I experienced the vacation of a lifetime last month, some 45 years since I first dreamed of taking it. I’ve wanted to visit Italy, and especially Venice, since I wrote a report on the boot-shaped country in the fourth grade. It was everything, and more, than I imagined.
First, let me pass along a few personal finance/identity theft tips, so I can justify sharing travel adventures in the business section.
Before I left town: I suspended delivery of my Oklahoman and mail, and didn’t announce my tour dates on Facebook, so my vacant home wouldn’t be an easy target for would-be thieves. I turned up my thermostat to save on air-conditioning bills. And in the absence of a trust or will drawn up by an attorney, I hand-wrote the latter and left it on my kitchen counter, having learned from estate lawyers that a handwritten document holds up far better than filling in blanks on a downloaded template. Finally, we alerted our respective credit card companies that we’d be traveling in Italy, so they wouldn’t freeze our accounts should they see suspicious European purchases.
As to credit cards and cash: Months before our trip, my friend and I both got a highly encrypted Chase Sapphire credit card, which has no foreign transaction fees and no fee and hundreds of dollars in cash-back perks your introductory year. During the trip, we carried either my credit card and its duplicate that my friend could legally use, or his card and its duplicate I could use and left the other cards in the hotel safe with our passports, so we wouldn’t implicate two accounts if our cards were stolen or lost (He carried his wallet in his front pocket and I wore my shoulder purse across the front of me). Most restaurants and stores accepted credit cards, but before we went, we exchanged a few hundred dollars for euros at my bank, so that we’d have spending money for taxis or cappuccinos when we touched down in Rome.
My friend also carried his credit bureau debit card because the institution reimburses him for any fees charged at nonbank ATMs. Over our 10-day trip, he withdrew euros at ATMs several times without a hitch. Still, we had to stay mindful of prices. A pair of sandals marked 90 euros equates to roughly $135.
We took home few souvenirs, but a treasure trove of memories. In Rome, we marveled at ruins from the Roman Empire dating back to 500 B.C., including where Julius Caesar was killed, and the Coliseum where real gladiators, not Russell Crowe, fought to their bloody deaths. For me, the biggest takeaway from the Coliseum is that residents took refuge there during the World War II bombings, because the enemies agreed not to bomb the historic structure.
Of course, the Vatican museum (we caught Pope Francis’ Sunday blessing), St. Peter’s Basilica and the Sistine Chapel all were highlights. But it was almost laughable in the latter, where reverent silence is expected, and hired security guards are constantly bellowing “SHHH” and “QUIET!”
After three nights in Rome, we took a coach bus to Florence, stopping on the way for a wine tasting at a winery in the Tuscan hillside and at Pisa, with its leaning bell tower, and huge and majestic “duomo” main cathedral and baptistery, which are never seen in most depictions.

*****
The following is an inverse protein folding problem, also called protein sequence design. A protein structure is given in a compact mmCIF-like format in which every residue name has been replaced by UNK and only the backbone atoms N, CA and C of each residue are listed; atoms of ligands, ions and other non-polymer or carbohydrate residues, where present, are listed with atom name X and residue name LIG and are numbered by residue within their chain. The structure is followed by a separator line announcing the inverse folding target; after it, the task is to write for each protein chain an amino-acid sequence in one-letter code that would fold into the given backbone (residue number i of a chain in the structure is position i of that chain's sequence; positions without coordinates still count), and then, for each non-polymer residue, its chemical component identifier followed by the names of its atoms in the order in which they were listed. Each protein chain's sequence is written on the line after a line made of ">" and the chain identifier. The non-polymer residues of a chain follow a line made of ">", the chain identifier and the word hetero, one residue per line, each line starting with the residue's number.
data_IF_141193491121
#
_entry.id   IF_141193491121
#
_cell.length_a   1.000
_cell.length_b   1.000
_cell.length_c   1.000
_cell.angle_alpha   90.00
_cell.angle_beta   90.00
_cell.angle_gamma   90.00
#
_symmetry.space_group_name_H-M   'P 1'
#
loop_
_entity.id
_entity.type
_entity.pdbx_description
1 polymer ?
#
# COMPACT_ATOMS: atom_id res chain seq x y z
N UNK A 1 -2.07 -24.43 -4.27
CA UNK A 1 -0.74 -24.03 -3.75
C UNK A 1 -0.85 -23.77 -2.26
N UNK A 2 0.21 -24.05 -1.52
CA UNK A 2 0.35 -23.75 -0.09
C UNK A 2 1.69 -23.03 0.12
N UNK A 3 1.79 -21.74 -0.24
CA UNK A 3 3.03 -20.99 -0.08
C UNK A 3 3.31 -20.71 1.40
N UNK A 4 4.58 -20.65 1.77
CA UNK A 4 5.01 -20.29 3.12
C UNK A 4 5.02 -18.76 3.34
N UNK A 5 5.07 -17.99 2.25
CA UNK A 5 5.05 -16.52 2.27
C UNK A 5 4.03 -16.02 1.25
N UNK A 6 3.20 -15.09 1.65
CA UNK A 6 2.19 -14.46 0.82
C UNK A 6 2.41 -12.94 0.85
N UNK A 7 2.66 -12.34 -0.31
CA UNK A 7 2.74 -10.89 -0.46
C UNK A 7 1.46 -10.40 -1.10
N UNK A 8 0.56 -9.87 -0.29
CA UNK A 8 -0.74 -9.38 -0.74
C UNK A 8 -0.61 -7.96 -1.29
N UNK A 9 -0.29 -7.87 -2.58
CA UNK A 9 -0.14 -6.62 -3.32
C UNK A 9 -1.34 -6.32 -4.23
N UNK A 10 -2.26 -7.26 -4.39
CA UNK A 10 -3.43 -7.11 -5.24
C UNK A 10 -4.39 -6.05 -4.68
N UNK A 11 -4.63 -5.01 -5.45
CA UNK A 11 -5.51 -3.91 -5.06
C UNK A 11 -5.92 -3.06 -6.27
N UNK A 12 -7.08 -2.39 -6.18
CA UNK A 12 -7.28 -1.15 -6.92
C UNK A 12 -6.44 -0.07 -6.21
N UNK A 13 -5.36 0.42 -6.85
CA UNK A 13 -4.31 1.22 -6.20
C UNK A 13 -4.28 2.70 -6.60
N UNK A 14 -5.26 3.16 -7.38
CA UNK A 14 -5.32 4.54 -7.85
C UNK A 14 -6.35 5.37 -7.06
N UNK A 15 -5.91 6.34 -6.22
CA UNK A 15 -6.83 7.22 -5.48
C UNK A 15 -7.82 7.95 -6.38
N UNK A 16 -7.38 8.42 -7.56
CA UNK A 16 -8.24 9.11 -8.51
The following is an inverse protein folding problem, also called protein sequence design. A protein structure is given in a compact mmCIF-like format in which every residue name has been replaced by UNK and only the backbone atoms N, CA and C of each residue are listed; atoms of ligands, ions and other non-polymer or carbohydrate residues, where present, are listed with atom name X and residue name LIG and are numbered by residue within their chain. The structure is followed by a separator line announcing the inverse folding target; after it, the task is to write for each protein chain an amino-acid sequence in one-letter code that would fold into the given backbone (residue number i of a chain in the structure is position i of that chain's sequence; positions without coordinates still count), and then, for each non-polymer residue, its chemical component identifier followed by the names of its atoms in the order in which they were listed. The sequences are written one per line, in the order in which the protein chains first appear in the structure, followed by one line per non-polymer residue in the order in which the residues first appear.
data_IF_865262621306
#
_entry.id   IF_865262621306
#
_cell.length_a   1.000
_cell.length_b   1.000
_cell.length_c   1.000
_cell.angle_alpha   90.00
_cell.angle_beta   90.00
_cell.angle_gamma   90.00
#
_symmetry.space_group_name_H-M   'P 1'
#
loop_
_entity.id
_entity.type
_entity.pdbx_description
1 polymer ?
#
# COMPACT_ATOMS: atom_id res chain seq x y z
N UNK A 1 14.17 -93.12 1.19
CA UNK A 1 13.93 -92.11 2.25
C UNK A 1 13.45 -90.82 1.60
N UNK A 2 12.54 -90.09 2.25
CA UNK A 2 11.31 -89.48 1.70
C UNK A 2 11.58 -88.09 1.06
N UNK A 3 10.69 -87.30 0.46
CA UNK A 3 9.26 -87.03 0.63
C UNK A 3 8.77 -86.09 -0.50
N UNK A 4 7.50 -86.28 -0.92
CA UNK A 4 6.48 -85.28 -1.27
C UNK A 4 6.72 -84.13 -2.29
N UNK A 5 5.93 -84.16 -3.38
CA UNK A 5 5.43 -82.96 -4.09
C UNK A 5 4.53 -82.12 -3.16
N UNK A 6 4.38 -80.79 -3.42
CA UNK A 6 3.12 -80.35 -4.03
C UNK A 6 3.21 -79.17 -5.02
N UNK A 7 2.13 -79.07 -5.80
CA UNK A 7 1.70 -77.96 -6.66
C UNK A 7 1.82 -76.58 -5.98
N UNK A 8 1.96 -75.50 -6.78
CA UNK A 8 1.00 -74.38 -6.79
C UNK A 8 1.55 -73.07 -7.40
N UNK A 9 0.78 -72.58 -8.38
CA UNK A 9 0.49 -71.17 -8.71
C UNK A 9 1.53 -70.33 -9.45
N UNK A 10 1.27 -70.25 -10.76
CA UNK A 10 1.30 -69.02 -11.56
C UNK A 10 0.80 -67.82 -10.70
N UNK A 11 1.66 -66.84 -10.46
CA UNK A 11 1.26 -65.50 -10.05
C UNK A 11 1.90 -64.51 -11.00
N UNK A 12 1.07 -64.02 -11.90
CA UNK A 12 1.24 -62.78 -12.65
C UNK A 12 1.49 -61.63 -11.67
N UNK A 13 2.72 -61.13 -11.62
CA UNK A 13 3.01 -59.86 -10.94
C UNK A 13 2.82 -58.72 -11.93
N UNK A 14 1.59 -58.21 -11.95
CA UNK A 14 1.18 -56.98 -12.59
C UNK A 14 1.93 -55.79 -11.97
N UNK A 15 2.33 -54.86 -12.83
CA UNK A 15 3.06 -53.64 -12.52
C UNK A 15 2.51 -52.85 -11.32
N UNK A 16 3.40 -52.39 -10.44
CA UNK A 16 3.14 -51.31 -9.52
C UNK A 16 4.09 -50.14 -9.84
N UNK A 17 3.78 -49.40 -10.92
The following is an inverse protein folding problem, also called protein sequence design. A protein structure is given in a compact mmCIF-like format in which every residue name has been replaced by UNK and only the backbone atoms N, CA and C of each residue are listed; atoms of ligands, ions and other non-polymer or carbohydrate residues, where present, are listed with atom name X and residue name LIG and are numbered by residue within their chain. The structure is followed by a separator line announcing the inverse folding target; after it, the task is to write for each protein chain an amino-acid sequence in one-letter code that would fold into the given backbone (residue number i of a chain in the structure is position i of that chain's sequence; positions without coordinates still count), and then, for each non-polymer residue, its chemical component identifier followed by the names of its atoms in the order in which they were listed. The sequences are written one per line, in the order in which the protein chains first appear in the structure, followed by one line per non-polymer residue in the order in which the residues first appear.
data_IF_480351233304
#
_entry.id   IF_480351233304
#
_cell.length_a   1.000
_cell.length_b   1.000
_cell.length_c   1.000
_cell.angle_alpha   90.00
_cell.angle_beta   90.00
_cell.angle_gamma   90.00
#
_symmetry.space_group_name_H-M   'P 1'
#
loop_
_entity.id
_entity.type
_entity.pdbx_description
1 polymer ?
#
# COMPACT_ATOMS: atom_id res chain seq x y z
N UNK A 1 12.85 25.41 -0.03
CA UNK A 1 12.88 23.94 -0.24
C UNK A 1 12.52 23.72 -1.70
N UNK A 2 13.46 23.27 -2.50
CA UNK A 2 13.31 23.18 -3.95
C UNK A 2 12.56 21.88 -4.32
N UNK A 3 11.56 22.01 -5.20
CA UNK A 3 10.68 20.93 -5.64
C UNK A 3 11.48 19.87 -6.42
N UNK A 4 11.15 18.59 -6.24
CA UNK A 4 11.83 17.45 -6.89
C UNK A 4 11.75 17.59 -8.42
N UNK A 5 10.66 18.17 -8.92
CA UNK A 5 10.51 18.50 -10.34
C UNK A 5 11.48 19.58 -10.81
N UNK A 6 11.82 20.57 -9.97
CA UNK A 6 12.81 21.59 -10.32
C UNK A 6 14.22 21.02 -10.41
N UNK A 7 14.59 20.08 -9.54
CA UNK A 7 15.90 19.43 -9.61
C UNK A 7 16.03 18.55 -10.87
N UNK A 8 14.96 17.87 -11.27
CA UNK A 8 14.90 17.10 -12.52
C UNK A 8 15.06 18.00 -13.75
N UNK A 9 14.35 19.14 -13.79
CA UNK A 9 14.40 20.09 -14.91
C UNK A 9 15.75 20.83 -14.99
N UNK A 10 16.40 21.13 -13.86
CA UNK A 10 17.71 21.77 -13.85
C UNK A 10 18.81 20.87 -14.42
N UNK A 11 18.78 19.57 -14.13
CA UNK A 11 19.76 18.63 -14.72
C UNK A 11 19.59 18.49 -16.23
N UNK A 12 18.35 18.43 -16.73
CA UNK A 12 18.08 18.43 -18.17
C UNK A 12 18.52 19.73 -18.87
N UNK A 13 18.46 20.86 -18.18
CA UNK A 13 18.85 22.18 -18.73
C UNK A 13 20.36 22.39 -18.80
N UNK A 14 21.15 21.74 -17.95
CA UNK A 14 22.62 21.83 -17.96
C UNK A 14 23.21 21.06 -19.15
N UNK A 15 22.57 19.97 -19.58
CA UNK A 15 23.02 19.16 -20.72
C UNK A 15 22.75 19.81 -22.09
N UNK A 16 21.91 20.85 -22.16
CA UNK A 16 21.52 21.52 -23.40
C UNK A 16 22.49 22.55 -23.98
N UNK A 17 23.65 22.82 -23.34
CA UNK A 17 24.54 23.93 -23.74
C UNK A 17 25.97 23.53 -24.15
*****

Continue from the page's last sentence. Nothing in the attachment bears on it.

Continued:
Our three nights in Florence were a welcome break after fighting throngs of cars and pedestrians in Rome. Florence is a quaint, easily-navigated city, and it’s just awesome that it was a magnet for geniuses like the astronomer Galileo and sculptor/painter Michelangelo. After viewing the magnificent original 7-foot marble David by Michelangelo, we saw his and Galileo’s crypts in Santa Croce.
My hands-down favorite day was an excursion from Florence to the charming Tuscan towns of Siena, whose square or piazza twice each summer is transformed into a horse race track for local festivals, and San Gimignano, or “San Gim,” where we enjoyed delicious pork and salami sandwiches and shared a half carafe of the regional Chianti.
Our first of three nights in Venice, it poured, but the rainy weather forecasts didn’t pan out the next two glorious days. We had an absolute blast getting lost in the islands’ tiny alleyways. If you extended your arms, you could touch either wall. It felt a bit like being a lab rat in a maze, but a happy lab rat.
Of course, we took a gondola ride as well as a water taxi tour of the Grand Canal. Gondoliers have to apprentice two years before they’re official, and the Venetian glass blowers, some 25 years! Venice’s government subsidizes them and the area’s lace makers, so as not to lose the dying arts.
Though Italy is home to Armani suits and Alfa Romeo cars, some 5 percent or fewer nationals are rich enough to enjoy them. Most of the people living in southern Italy aren’t educated; 25 percent are unemployed.
I dropped enough tourism dollars to more than do my part in helping the local economy. Still, my friend had some 60 euros left in his pocket, before we departed the Venice airport for home. I was too hasty in pushing him to exchange them at the airport, versus at my home bank where there would have been no fees. With the lower dollar value and commission, he wound up with $77.
New friends from Canada told us they tuck away any leftover euros as an investment for future European trips. But with daughters who have potential college degrees and weddings in their futures, we weren’t sure when — or if — there would be another like adventure. This much is sure: I won’t wait another 45 years.